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What Do Cars and Retirement Plans Have In Common?

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I think it’s a safe bet to say we’ve all paid a lot more attention to retirement plan fees in the wake of the new DOL (Department of Labor) disclosure requirements. This is true for 401(k)/403(b) plans and beyond. Fortunately (or unfortunately) we can’t avoid the topic!

It’s likely no one pays more attention than the plan fiduciary. After all—it’s their job to work with the service provider and financial professional to make sure the fees paid by the plan are “reasonable.” But what exactly does “reasonable” mean?

While vague terms like this can seem to add to a plan fiduciary’s challenge, it’s actually pretty simple to understand. “Reasonable” doesn’t mean as low as possible.  “Reasonable” means fees should be based on the services received in return.

To help gauge this, consider the services needed to help meet plan goals and objectives. Services for 401(k)/403(b) plans range from simple to highly complex. Simple, or low touch service from a service provider, should generally correlate with lower fees. More complex arrangements probably come with higher fees. But fees are just one part of the equation, and low cost isn’t always the best choice.

So…what does all this have to do with cars?

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Start by thinking about what services may be appropriate to receive for a given fee. For comparison purposes, it’s actually a lot like buying a new car. Are you content with an economy model knowing it has the basic functions? Or, is it important to you to have all the conveniences available on the market, and you’ll pay a premium to get them?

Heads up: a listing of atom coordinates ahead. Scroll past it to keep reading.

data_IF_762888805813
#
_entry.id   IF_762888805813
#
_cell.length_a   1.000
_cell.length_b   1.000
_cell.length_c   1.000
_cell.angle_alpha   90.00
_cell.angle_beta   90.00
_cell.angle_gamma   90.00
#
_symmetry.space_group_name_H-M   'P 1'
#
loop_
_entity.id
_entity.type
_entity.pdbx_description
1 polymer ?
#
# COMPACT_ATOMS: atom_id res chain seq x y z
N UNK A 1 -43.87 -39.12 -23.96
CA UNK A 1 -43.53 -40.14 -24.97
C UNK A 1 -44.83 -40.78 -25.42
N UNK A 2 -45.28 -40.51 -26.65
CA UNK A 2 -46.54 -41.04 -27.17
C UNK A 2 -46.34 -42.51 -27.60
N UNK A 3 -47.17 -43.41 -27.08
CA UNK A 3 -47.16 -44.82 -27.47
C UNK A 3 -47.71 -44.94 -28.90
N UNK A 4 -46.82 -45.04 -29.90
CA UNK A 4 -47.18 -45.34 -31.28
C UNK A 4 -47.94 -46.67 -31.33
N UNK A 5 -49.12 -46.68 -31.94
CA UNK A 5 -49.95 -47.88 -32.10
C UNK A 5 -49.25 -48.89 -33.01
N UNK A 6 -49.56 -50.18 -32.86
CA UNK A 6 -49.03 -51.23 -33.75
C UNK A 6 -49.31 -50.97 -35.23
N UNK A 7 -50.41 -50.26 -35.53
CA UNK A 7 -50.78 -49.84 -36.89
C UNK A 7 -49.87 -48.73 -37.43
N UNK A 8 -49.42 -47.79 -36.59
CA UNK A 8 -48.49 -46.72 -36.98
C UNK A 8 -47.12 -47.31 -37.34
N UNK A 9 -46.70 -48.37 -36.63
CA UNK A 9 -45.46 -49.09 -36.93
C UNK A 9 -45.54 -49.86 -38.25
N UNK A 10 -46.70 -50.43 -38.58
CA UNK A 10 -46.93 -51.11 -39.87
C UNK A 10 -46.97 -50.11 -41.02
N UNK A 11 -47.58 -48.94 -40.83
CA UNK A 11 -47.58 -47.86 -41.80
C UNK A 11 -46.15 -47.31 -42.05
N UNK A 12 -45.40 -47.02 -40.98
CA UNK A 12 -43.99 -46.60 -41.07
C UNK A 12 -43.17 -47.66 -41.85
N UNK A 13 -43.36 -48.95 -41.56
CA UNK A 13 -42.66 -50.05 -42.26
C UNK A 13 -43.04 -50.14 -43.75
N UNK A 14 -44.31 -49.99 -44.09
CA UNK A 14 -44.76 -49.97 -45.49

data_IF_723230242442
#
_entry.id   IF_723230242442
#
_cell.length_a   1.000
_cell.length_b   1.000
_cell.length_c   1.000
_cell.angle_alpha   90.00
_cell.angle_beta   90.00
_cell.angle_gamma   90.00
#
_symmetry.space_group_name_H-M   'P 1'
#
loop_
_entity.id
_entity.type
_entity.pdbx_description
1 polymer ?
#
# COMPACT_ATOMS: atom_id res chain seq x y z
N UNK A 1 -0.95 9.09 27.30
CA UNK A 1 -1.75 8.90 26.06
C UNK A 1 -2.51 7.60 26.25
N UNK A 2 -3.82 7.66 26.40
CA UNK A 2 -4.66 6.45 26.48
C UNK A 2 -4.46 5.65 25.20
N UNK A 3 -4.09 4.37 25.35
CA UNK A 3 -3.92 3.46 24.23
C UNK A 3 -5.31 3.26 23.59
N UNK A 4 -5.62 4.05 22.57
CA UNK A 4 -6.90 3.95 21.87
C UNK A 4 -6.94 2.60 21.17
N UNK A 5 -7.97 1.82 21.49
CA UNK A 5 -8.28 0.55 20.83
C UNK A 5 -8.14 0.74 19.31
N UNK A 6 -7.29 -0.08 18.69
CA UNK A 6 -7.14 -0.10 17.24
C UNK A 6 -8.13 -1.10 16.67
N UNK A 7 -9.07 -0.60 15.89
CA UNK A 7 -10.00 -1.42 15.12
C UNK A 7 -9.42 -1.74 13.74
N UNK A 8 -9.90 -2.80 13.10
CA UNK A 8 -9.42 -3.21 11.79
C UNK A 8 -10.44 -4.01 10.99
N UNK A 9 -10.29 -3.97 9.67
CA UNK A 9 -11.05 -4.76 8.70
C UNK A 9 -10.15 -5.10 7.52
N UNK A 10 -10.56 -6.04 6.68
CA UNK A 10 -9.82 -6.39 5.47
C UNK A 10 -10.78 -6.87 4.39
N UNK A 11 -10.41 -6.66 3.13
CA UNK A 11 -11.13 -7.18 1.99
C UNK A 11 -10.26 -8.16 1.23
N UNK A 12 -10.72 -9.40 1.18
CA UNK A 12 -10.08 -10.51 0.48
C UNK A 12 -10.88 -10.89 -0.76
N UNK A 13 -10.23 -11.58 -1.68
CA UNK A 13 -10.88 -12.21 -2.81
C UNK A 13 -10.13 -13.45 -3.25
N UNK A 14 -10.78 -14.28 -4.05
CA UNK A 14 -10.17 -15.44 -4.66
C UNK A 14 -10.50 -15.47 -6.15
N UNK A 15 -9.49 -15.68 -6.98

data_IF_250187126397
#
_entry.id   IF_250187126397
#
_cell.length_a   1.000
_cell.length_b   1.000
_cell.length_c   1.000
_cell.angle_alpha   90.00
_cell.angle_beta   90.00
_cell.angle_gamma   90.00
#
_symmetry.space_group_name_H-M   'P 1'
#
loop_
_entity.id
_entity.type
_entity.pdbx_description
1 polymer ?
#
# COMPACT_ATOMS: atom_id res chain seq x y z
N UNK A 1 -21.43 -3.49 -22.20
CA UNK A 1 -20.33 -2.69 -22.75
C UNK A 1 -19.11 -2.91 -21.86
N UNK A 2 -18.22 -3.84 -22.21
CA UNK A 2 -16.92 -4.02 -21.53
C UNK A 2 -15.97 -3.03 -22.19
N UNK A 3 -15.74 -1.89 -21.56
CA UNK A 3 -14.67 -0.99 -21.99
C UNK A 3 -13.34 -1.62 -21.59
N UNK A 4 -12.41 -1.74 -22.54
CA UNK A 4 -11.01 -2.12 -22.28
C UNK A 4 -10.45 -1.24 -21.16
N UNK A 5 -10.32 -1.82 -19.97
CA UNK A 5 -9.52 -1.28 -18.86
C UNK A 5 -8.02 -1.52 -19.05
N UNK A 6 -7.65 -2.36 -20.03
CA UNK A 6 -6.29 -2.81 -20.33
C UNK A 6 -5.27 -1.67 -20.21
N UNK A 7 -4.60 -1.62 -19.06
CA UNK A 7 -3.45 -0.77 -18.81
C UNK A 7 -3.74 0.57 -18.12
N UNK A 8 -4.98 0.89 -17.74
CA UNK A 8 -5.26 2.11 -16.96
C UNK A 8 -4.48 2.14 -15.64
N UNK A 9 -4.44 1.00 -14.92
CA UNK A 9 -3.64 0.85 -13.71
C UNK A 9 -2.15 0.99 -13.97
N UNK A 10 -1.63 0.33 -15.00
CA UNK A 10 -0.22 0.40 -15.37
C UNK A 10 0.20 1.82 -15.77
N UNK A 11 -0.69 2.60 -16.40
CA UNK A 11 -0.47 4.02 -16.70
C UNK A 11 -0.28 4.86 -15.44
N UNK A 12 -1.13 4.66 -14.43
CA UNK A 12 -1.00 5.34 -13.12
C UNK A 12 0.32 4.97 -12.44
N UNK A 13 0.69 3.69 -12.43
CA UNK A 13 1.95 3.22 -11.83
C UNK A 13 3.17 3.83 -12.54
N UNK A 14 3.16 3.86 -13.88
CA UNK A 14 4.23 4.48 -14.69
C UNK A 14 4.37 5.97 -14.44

The financial professional can help determine which model best meets the needs of the plan, the plan sponsor and their participants:

1.  The economy (low touch)

You’ve got everything you need to keep an annuity or mutual fund account running, but few bells and whistles. Typically includes:

  • Processing plan contributions, transfers and distributions
  • Generating automated reporting to the plan sponsor, including Form 5500 preparation
  • Meeting with the plan sponsor to conduct a periodic review, and providing additional phone support to answer administrative questions
  • Providing cookie cutter participant communications aimed toward saving and distribution, with additional support often offered through an 800 number

2.  The mid-sized sedan (moderate touch)

A step up from the economy, your mid-sized sedan offers some conveniences generally for a little bit more money.

Typically includes everything the economy does, plus:

  • Additional personalized plan sponsor meetings and support tailored to the needs of the plan sponsor